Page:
Homework and Activities: Homework will include a variety of possibilities. All of these are required for full participation in class. I will check them. Activities may include reading questions or in-class short free-write activities while others are much more involved. Each homework or activity will be weighted depending upon the amount of time and effort required. You will learn more about these as the class progresses. Reading questions and a few other items will be checked for completion. These will be graded with a check plus (a “10 ” will be entered in Canvas), check (9), check minus (8) or 0.
Laboratory Activities: You are required to participate in two laboratory activities designed to give you hands-on experience with archaeological materials. These are scheduled outside of class time (and thus contribute to the “fourth hour”). You will receive more information about these in class.
Exams: Exams will be an approximately equal combination of objective (i.e. multiple choice, etc.) and open-ended questions that require short, but thoughtful, responses. These are intended to both assess basic knowledge and your ability to understand the more complex issues.
Final exam: Yes, it is cumulative. This is intended to assess your ability to utilize the material from the class and put them together to achieve an improved understanding of the complexity of human prehistory and of the methods we use to reveal it.
Archaeological Mystery Paper and Presentation: You will analyze multiple arguments about an intractable archaeological mystery and identify which are non-scientific and which are supported with evidence. You will also briefly present your paper to the class as a whole. You will receive more information on this assignment as the class progresses. You will have a partner, but the paper is individual. The group is only used for your presentation. For this project, you will turn in a bibliography, outline, rough draft and final draft.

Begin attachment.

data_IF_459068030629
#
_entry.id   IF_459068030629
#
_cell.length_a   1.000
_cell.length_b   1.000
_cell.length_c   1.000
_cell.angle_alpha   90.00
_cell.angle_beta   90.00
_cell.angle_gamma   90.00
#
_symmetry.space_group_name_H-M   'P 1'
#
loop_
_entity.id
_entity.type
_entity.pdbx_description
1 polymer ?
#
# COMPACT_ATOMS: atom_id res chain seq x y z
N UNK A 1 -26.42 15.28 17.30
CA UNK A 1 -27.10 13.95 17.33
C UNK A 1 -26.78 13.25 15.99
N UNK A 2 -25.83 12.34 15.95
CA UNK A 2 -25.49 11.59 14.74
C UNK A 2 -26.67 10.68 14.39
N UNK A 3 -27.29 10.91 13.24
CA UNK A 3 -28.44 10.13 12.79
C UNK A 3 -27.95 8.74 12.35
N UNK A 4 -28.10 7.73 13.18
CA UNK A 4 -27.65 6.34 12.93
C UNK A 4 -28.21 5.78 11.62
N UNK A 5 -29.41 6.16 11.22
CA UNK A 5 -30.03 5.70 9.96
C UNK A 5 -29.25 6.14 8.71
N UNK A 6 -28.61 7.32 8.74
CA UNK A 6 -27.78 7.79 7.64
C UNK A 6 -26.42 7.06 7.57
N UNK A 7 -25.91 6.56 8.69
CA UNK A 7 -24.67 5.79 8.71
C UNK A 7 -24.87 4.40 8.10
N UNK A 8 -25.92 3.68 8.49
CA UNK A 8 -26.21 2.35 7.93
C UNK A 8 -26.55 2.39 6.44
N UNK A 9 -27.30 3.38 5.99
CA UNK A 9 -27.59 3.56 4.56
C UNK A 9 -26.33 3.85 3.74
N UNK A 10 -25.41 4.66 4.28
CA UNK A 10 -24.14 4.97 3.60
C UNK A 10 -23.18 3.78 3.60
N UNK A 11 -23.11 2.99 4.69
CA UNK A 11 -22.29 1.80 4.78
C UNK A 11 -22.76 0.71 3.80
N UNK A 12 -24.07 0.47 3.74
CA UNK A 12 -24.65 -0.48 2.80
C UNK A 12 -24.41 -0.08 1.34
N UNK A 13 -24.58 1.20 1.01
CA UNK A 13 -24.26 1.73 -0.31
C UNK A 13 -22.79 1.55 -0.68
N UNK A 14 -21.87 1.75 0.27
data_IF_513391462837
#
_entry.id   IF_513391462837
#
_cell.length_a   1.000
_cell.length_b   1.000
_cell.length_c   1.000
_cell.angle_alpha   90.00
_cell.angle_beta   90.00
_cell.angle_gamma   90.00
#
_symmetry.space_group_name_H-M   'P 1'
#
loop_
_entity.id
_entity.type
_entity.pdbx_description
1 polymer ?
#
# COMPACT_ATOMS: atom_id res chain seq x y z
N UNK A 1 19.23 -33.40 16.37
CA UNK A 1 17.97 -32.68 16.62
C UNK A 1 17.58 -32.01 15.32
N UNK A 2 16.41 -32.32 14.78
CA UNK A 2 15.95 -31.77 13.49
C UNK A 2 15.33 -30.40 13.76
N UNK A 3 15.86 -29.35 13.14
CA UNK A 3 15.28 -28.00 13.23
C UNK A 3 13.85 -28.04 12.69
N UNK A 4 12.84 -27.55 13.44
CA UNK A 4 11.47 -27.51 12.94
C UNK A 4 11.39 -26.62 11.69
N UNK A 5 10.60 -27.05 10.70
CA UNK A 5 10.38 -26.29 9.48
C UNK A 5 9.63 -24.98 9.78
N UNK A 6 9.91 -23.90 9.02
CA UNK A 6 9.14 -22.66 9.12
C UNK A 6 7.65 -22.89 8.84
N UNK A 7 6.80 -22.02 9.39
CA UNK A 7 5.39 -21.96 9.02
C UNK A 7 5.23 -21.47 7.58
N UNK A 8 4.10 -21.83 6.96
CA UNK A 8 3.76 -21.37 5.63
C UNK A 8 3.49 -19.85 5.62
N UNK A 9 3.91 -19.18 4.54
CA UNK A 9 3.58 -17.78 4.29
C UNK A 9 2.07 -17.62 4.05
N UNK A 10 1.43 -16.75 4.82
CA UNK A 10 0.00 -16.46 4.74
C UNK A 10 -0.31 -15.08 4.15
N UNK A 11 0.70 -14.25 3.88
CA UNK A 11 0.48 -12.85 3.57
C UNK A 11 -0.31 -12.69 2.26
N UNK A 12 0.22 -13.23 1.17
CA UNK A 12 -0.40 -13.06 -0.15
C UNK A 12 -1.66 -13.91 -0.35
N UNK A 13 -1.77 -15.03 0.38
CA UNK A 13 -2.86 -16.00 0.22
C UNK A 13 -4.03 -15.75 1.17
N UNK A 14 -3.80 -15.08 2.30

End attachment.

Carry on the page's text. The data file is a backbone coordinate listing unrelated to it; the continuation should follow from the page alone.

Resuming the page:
Participation: You are required to participate in each and every class. This will be assessed to the best of my ability. There are a few basic principles to remember to ensure a good grade.
First, COME TO CLASS. Is there any question why this is important? This class is NOT about memorizing a set of facts, but engaging with complex ideas and being able to deploy appropriate facts and methods in support (or not) those ideas.
Second, READ all of the required material. That does not mean look at each and every word on the assigned pages. It means actually try to understand everything that is written. This is not a quick process. Expect to spend a significant amount of time reading!
Third, THINK. I will present you with a large amount of material. You need to think about it. If you regurgitate what I say, you will likely pass. If you think about what I say and ask probing questions, you will learn (and likely get a much, much higher grade!).
Fourth, SHARE. The more you contribute to the class conversation, the more everyone will learn. It’s just that simple. This means that I encourage you to take risks. Ask that “stupid” question- it could be really important and it is probably NOT “stupid.”
Class LMS (“Learning” Management System)
For this course, we will be using our Learning Management System (LMS) known as Canvas. Our schedule and many course materials live on Canvas. You will turn in most assignments via Canvas. Canvas provides excellent online documentation for nearly anything. Here is a link to the Student Guide. However, even Canvas representatives have encouraged us to just Google “canvas lms” and whatever you want to do (e.g., find calendar).
Your official calendar is in Canvas. I highly encourage you to download the app (just Google “Canvas lms” along with your platform, e.g., “IOS” or “Android”) and/or synchronize your Canvas calendar with your calendar on your phone/computer using the iCal feed (Click here for instructions; note that what you do on your phone depends upon your device, but it is pretty straight forward).